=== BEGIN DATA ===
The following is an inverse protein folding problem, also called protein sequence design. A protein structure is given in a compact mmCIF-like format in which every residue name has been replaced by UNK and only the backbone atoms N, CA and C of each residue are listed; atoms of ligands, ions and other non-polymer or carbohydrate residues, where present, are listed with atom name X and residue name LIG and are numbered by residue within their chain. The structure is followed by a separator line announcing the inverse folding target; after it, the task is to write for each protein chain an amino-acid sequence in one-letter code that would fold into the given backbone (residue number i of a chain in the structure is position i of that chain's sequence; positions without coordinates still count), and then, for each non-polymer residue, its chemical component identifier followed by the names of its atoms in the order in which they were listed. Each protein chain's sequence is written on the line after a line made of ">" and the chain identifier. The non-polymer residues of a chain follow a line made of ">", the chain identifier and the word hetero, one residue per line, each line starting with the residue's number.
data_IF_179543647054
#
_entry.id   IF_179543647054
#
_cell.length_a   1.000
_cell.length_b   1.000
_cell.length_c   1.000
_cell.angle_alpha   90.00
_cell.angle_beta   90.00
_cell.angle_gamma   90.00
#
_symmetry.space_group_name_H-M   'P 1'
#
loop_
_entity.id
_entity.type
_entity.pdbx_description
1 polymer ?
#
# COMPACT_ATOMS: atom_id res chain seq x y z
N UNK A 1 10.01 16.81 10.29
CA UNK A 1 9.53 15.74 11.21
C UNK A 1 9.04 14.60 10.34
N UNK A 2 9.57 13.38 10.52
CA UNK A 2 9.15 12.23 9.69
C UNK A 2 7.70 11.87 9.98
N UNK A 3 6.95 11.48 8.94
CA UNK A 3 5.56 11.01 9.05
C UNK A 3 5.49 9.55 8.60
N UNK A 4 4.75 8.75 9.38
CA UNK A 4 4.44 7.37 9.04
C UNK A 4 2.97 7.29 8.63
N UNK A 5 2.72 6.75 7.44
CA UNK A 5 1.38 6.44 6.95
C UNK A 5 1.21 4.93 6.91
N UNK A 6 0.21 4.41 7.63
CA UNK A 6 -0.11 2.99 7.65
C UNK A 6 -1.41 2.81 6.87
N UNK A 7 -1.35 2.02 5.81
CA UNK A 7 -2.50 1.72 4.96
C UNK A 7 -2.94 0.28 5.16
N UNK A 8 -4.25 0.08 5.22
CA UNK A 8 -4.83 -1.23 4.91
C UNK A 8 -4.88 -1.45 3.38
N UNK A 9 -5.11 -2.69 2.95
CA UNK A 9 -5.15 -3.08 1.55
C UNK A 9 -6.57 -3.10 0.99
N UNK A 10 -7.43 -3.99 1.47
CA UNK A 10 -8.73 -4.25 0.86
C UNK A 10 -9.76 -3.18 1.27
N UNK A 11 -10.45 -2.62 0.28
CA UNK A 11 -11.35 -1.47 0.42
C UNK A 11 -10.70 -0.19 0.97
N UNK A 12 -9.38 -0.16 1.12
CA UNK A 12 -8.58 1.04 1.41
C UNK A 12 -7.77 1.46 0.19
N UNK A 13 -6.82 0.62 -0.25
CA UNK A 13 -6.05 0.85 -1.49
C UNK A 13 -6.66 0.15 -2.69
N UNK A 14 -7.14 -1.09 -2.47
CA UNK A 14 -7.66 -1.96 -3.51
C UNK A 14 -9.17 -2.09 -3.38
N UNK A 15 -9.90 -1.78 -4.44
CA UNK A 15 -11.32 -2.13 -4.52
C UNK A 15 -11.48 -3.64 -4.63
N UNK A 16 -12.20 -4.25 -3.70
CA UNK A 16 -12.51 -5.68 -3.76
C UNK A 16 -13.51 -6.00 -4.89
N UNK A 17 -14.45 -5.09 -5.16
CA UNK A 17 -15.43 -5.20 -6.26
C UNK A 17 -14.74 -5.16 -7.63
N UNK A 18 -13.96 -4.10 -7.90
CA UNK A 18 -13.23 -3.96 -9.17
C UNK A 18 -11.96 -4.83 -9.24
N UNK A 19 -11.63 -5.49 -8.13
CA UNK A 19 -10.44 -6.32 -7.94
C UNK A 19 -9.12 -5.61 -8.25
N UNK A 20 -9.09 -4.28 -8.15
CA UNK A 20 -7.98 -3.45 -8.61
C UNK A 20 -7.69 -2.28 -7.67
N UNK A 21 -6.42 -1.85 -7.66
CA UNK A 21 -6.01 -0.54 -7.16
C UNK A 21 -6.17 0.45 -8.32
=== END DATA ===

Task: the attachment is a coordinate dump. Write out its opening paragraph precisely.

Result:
The following is an inverse protein folding problem, also called protein sequence design. A protein structure is given in a compact mmCIF-like format in which every residue name has been replaced by UNK and only the backbone atoms N, CA and C of each residue are listed; atoms of ligands, ions and other non-polymer or carbohydrate residues, where present, are listed with atom name X and residue name LIG and are numbered by residue within their chain. The structure is followed by a separator line announcing the inverse folding target; after it, the task is to write for each protein chain an amino-acid sequence in one-letter code that would fold into the given backbone (residue number i of a chain in the structure is position i of that chain's sequence; positions without coordinates still count), and then, for each non-polymer residue, its chemical component identifier followed by the names of its atoms in the order in which they were listed. Each protein chain's sequence is written on the line after a line made of ">" and the chain identifier. The non-polymer residues of a chain follow a line made of ">", the chain identifier and the word hetero, one residue per line, each line starting with the residue's number.